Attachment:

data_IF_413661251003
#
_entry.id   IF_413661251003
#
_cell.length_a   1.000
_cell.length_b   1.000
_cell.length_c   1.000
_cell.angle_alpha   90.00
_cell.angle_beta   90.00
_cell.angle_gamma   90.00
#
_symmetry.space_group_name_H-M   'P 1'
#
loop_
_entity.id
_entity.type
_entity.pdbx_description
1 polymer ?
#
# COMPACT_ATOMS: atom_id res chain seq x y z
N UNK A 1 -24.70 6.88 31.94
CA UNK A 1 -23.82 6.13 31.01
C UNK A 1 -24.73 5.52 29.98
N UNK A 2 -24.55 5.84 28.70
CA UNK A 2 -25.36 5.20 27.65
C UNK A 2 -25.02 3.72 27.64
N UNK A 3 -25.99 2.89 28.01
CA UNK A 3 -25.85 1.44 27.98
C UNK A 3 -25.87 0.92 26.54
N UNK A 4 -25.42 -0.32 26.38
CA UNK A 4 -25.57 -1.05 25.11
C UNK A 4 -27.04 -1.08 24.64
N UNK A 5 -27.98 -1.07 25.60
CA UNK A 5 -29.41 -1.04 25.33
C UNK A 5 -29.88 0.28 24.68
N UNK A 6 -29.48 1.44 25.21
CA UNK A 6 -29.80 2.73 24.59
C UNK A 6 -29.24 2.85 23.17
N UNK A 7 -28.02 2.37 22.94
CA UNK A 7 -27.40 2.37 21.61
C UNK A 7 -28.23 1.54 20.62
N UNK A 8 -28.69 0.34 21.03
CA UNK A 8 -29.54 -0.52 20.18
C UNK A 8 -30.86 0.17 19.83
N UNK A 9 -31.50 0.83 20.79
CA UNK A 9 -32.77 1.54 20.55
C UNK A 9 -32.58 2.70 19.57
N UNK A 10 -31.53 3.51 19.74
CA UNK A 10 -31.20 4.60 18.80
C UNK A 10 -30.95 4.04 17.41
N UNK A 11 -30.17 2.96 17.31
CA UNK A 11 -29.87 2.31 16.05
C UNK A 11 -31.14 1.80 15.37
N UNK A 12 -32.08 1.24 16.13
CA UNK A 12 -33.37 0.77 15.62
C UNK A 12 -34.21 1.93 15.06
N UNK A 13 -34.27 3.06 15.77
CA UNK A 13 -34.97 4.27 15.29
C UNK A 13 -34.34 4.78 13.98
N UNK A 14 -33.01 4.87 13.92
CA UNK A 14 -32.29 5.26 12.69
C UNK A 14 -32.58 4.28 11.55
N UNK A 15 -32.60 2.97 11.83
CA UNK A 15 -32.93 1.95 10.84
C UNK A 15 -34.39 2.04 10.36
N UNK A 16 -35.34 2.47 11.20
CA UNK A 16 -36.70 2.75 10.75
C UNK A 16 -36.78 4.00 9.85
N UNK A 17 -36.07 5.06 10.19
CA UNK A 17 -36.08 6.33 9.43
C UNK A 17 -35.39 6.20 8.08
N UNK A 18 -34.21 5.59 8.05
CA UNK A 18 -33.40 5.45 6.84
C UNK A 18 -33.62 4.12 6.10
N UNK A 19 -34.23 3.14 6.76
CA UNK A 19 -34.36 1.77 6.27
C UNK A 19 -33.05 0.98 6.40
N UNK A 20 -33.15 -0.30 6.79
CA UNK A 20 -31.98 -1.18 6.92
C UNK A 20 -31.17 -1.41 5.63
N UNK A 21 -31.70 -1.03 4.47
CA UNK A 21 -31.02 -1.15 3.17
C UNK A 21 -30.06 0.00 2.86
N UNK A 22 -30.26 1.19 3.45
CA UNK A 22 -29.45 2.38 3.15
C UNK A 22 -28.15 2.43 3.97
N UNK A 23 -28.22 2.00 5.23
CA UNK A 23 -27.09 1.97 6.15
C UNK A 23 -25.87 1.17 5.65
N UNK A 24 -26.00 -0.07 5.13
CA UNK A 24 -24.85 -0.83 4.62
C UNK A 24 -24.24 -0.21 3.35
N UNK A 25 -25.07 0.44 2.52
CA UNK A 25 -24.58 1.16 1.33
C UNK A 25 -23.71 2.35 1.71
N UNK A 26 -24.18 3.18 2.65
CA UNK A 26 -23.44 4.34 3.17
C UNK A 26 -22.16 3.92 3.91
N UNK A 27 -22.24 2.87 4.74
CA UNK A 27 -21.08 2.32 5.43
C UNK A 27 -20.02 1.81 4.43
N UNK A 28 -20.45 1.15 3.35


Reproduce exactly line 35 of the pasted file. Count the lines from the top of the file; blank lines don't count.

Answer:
C UNK A 5 -29.88 0.28 24.68